"The NFL Network's Missing Rings series has been great ... suggestions for next batch -- '80 Browns, '79 Rams, '82 Jets, '84 Dolphins ..."
... To announce the arrival of Sports Illustrated's fantasy football spectacular, available online and at magazine racks nationwide. This 168-page tome is chock-full of rankings, columns (two from yours truly), features, draft-day advice, in-season strategies, booms, busts and an experts' mock draft, enlisting an army of SI's award-winning fantasy and NFL writers (including Peter King). Last but not least, it boasts perhaps the coolest cover of any fantasy magazine you'll ever see!
Am I overselling it a little bit? Perhaps. But the early feedback I've gotten from my fantasy brethren suggests SI's first major foray into fantasy football will be an absolute triumph -- and that it could become an all-time best seller within the genre. (UPDATE: My well-placed moles have informed me that SI's fantasy mag is indeed the top seller to date ... sweeeeeet!)
Tony Romo: AP
In the last few weeks, I've gone to great lengths to convince myself the Cowboys' passing game (specificially Tony Romo) won't be better off without Terrell Owens -- at least from a fantasy perspective. And in every comparison -- whether it's Matt Ryan, Aaron Rodgers, Donovan McNabb -- I've been proven right. The fourth (and final) preseason installment comes in the form of Romo vs. Bengals quarterback Carson Palmer. At first blush, I figured Romo has the slight edge ... but there's only one true way of finding out:
Week 1 -- Palmer (vs. Denver) over Romo (@ Tampa Bay) -- virtual toss-up
Week 2 -- Romo (vs. N.Y. Giants) over Palmer (@ Green Bay)
Week 3 -- Romo (vs. Carolina) over Palmer (vs. Pittsburgh)
Week 4 -- Palmer (@ Cleveland) over Romo (@ Denver) -- virtual toss-up
Week 5 -- Romo (@ Kansas City) over Palmer (@ Baltimore)
Week 6 -- Palmer (vs. Houston) over Romo (BYE)
Week 7 -- Romo (vs. Atlanta) over Palmer (vs. Chicago)
Week 8 -- Romo (vs. Seattle) over Palmer (BYE)
Week 9 -- Palmer (vs. Baltimore) over Romo (@ Philadelphia)
Week 10 -- Romo (@ Green Bay) over Palmer (@ Pittsburgh)
Week 11 -- Romo (vs. Washington) over Palmer (@ Oakland)
Week 12 -- Palmer (vs. Cleveland) over Romo (vs. Oakland)
Week 13 -- Palmer (vs. Detroit) over Romo (@ N.Y. Giants)
Week 14 -- Palmer (@ Minnesota) over Romo (vs. San Diego)
Week 15 -- Romo (@ New Orleans) over Palmer (@ San Diego)
Week 16 -- Palmer (vs. Kansas City) over Romo (@ Washington)
Week 17 -- Romo (vs. Philadelphia) over Palmer (@ N.Y. Jets)
Verdict: Since most fantasy leagues end at Week 16, technically, this one concludes with an 8-8 draw (including two toss-ups). But when factoring in Week 17, Romo has the creature comforts of the Cowboys' new home stadium ... whereas Palmer will likely have to overcome nasty winter weather, a debilitating crosswind, top-flight cornerback Darrelle Revis, a blitzing Jets defense and -- if that weren't enough -- the final NFL regular season game at The Meadowlands. Put it all together, and it's advantage: Romo. On the flip side ... Palmer gets the call during Weeks 12, 13, 14 and 16 -- crucial periods for the fantasy playoffs. Gotta love that!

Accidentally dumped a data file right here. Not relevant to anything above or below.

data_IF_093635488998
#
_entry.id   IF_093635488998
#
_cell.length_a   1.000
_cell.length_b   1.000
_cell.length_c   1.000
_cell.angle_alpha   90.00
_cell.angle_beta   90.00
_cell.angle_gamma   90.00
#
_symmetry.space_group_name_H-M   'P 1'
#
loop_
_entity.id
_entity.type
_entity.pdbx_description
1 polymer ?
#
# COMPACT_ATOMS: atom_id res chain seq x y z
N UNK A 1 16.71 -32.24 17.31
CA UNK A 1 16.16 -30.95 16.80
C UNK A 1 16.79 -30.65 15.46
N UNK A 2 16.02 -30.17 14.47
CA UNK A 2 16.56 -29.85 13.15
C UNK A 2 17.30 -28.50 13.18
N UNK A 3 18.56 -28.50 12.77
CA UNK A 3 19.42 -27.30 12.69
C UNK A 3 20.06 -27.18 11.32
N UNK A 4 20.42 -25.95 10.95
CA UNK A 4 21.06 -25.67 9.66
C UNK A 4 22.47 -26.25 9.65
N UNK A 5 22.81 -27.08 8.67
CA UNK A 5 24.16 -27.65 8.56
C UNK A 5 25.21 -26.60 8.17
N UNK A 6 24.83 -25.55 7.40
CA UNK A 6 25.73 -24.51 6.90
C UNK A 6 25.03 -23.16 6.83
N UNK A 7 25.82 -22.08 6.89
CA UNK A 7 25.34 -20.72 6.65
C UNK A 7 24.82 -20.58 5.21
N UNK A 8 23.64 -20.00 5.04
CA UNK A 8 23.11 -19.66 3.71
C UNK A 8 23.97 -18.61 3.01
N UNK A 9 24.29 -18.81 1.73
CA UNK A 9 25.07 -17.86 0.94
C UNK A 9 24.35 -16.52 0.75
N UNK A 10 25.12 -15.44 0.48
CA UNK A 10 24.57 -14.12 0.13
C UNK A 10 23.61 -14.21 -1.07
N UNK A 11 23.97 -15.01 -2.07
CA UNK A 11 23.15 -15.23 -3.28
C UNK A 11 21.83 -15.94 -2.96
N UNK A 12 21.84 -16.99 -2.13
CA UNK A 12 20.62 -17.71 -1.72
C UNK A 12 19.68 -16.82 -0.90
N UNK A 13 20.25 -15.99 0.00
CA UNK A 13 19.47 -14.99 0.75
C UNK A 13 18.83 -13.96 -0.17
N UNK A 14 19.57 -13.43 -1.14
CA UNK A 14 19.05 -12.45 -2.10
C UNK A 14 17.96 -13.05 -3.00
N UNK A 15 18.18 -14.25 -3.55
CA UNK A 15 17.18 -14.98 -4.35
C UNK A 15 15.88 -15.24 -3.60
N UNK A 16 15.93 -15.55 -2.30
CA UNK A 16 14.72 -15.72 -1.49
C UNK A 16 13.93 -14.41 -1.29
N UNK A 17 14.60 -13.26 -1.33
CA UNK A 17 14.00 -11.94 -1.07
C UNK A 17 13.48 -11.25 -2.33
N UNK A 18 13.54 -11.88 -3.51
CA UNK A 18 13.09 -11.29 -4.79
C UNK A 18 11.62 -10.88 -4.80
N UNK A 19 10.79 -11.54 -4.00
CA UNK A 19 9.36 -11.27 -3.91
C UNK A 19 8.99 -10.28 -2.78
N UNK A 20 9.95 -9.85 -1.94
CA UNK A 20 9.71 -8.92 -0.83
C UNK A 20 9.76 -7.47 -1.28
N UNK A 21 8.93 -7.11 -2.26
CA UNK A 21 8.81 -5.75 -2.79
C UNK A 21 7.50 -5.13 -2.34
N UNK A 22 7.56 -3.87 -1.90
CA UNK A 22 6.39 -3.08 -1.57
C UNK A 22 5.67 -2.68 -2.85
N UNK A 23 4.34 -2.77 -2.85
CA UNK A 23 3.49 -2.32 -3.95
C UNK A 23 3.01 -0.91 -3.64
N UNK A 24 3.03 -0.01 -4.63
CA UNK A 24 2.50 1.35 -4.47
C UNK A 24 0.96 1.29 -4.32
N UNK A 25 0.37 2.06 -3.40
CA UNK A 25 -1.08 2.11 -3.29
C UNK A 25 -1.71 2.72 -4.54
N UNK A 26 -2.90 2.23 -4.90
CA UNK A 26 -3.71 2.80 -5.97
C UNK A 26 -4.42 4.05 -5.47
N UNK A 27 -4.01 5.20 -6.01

Understandably, most fantasy owners only care about receptions, yards and touchdowns when it comes to wide receivers. But I'd like to introduce a crucial stat to Clicks -- one that directly affects the three primary categories: First downs earned off receptions. In fact, here's a top-25 listing of active wideouts (with ties) who expertly moved the chains in 2008:
1. Andre Johnson, Texans -- 79 first downs
2. Larry Fitzgerald, Cardinals -- 65 first downs
3. Brandon Marshall, Broncos -- 63 first downs
4. Reggie Wayne, Colts -- 61 first downs
5. Roddy White, Falcons -- 60
5a. Antonio Bryant, Buccaneers -- 60
7. Derrick Mason, Ravens -- 59
8. Steve Smith, Panthers -- 57
9. Wes Welker, Patriots -- 56
10. Anquan Boldin, Cardinals -- 55
10a. Greg Jennings, Packers -- 55
12. Hines Ward, Steelers -- 52
12a. Vincent Jackson, Chargers -- 52
12b. Calvin Johnson, Lions -- 52
15. T.J. Houshmandzadeh, Bengals (now Seahawks) -- 51
16. Santana Moss, Redskins -- 50
17. Dwayne Bowe, Chiefs -- 49
18. Lee Evans, Bills -- 46
19. Randy Moss, Patriots -- 46
19a. Muhsin Muhammad, Panthers -- 46
21. Steve Breaston, Cardinals -- 44
21a. Laveranues Coles, Jets (now Bengals) -- 44
21b. Donald Driver, Packers -- 44
24. Isaac Bruce, 49ers -- 43
24a. Jerricho Cotchery, Jets -- 43
24b. DeSean Jackson, Eagles -- 43
24c. Eddie Royals, Broncos -- 43
Having the final pick of Round 1 and the first choice of Round 2 in fantasy drafts certainly has its perks: Longer bathroom breaks, more uninterrupted beer chugs, more frequent stares at the exhibition games on TV, less worries about "reaching" for players and more time to mock the other owners for taking a kicker or defense midway through the draft. But there are also some pratfalls associated with having back-to-back picks -- especially if you didn't do your homework leading up to The Big Day.
Well, hath no fear or ambivalence ... because here's a great strategy for nailing your mixed-league draft when possessing the No. 12 pick (and No. 13 on the flip side ... and so on and so forth):
Round 1, Pick 12: Motive -- Best overall player
1st option: RB Brian Westbrook, Eagles ... 2nd option: RB Frank Gore, 49ers
Round 2, Pick 13 overall: Motive -- Best RB or WR available (a tad too early for QBs)
1st option: WR Andre Johnson, Texans ... 2nd option: WR Calvin Johnson, Lions